November 2, 2020 at 10:04 pm #10181
My husband had a very intense inflamed wrist and hand this weekend. The doctor gave him a steroid pack and tylenol 3. He has had 3 minor flairs over the last 2 years(he would not go to the doctor for these). His labs showed UA-6.5 that is in the normal range for the doctor, ESR was 23 (slightly elevated) TBIL 1.4 (slight elevation), CRE 1.4 (SE) and GFR was 54. He has early kidney disease, heart disease, well controlled prediabetes, early stage parkinson’s, and incident of a bleed in his esophagus due to medication irritation. He is on coumadin for an artificial heart valve. The doctor has indicated his tests don’t confirm gout, but I am concerned that we avoid another acute episode and possible joint and organ damage. The pain was so bad, he said the only thing more painful he has experienced was when a mortar shattered his elbow in Vietnam! Please chime in and offer direction for us to go in treating him. We are adjusting his diet as he loves his root beer and beef. Thank you.
November 3, 2020 at 3:47 am #10182
Obviously I can’t tell if this might be gout over the Internet.There are other diseases which might look like gout. But I can tell you that 6.5mg/dl (is that the unit on the lab report?) is enough uric acid for someone to have gout. If the doctor doesn’t understand that normal is irrelevant, ask to see a doctor who understands gout such as a rheumatologist!
Considering all your husband’s health issues, some gout treatments might not be advisable, and the same goes for pain relief. But Tylenol is in my opinion much too weak for a gout flare! There are many types of drugs which can alleviate a flare or simply help with the pain so you should harass doctors until all remedies have been explored. Trying a drug people take specifically for gout such as colchicine might also help with diagnosis.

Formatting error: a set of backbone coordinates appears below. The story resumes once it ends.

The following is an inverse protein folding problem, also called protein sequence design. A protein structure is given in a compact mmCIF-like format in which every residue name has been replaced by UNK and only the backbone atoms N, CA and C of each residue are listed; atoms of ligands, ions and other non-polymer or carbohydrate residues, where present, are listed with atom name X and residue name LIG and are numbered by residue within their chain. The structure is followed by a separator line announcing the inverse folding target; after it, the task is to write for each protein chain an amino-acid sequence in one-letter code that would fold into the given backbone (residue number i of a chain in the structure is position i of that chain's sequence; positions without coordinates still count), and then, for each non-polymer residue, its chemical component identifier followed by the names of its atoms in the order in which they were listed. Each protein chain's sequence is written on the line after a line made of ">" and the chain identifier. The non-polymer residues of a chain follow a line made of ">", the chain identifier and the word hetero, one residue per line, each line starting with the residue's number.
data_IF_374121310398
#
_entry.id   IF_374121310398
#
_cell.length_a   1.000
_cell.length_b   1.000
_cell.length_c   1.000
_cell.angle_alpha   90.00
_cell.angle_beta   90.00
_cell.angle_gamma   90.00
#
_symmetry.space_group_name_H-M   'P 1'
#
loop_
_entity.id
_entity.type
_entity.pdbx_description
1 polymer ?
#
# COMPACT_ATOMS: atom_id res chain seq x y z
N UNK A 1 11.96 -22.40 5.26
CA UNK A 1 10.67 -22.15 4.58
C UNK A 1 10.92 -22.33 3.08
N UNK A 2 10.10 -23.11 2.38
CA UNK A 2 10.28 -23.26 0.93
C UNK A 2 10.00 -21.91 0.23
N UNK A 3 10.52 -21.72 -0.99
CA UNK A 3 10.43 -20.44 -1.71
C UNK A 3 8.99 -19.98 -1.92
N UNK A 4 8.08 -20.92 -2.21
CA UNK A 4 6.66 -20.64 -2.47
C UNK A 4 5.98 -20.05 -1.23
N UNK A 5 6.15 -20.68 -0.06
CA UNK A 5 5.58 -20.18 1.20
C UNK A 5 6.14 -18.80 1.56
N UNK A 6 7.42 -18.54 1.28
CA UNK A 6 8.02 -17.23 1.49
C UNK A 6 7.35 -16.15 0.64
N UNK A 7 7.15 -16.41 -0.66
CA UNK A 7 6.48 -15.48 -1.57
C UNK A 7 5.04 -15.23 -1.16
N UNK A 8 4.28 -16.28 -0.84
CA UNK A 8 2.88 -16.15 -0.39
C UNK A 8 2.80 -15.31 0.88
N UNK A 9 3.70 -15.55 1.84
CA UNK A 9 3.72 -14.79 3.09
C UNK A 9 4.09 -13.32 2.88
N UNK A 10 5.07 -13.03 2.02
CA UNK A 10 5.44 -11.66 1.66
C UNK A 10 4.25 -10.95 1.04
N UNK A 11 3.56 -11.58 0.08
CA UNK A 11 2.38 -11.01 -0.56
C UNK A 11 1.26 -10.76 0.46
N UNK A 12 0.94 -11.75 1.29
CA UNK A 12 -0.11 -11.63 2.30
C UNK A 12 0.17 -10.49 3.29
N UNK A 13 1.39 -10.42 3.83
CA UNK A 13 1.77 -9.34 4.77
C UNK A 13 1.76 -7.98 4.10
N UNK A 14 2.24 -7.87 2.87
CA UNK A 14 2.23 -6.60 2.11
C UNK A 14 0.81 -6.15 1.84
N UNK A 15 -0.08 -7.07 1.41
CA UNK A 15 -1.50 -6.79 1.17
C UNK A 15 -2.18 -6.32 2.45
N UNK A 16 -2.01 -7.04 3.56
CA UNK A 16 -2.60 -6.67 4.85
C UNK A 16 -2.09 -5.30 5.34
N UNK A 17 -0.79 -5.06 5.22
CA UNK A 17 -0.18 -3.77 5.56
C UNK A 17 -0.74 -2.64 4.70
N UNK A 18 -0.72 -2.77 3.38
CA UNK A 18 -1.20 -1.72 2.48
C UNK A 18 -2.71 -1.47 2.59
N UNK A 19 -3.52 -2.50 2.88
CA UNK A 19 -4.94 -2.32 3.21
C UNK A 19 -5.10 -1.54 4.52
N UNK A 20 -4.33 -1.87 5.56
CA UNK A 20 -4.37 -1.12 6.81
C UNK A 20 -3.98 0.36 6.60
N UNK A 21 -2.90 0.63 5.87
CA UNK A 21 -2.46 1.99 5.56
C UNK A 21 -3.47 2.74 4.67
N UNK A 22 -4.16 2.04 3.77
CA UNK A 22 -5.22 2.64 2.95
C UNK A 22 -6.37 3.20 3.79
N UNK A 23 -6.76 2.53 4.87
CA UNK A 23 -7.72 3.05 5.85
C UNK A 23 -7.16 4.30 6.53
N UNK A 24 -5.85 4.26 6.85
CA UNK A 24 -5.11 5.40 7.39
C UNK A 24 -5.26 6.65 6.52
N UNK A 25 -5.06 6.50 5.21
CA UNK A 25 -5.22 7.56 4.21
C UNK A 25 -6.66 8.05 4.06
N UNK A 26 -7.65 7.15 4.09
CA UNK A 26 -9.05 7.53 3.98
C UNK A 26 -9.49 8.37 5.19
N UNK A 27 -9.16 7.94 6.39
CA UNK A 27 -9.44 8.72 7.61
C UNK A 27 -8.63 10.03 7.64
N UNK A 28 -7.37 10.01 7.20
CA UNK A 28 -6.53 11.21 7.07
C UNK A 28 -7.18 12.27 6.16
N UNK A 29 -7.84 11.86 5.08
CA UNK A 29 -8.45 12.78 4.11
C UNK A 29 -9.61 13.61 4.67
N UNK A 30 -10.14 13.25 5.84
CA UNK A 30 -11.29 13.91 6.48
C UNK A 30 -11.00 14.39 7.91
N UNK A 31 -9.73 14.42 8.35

I could give you some information about diet and uric acid you would most likely not get from doctors but it is probably more important to tailor your husband’s diet to his other health issues and his kidney problem in particular. That said, some changes such quitting alcohol should have no downsides.
November 4, 2020 at 3:44 am #10183
Sorry for the confusion about the root beer. It is a ginger flavored carbonated soft drink in the US, not real beer. It often is made with fructose instead of sugar. The doctor did agree to prescribe 100 mg of allopurinol once a day. We will follow my husbands INR levels to see if there is an interaction between the coumadin and allopurinol. We have a home INR testing meter, so we can stay on top of that. Do we need to worry about the fructose in the root beer? Is there much difference in risk between fructose and cane sugar for uric acid production? I am pretty sure we will never be a candidate for naproxin or other heavy duty anti inflammatory medications due to bleeding concerns. Will a steady diet of anti inflammatory foods like the black bean juice, sunflower seeds and your gazpacho recipe help out in a flair? I am pretty sure we can get the rescue prednisone pack, but I need a plan to try to put out the inflammation when and if a flare happens. I assume we will be at risk for a flair since we are starting the allopurinol.
The doctor wanted to do a SUA test in 3 mos, but is agreeable to one in 30 days to check on liver and kidney function. It seems if I can learn enough to make suggestions he is at least will to consider them. Do you think a rheumatologist is more appropriate with other health issues we have to take into consideration?
I appreciate your help. Your website has been a great resource for me.
November 4, 2020 at 6:15 am #10184
Thanks but this is Keith’s site, not mine.
Yes, starting allopurinol can potentially be a trigger but this issue is somewhat overblown. I’d say it’s less of a concern if several blood tests have produced results in the 6.5mg/dl range in the past.
What really matters is that allopurinol takes a while to work, even when the dosage is adequate. So people’s expectations must be tailored accordingly. And if the “this can trigger flares” message works better than the “you’ll need to take this every day for a surprisingly long time before flares stop”, I can’t blame people for going with the former.
There are other anti-inflamatory options than naproxen-type drugs or prednisone which has its own risks. A rheuma could perhaps help but considering the special concerns with side effects and interactions, a few doctors may need to discuss the issues among themselves.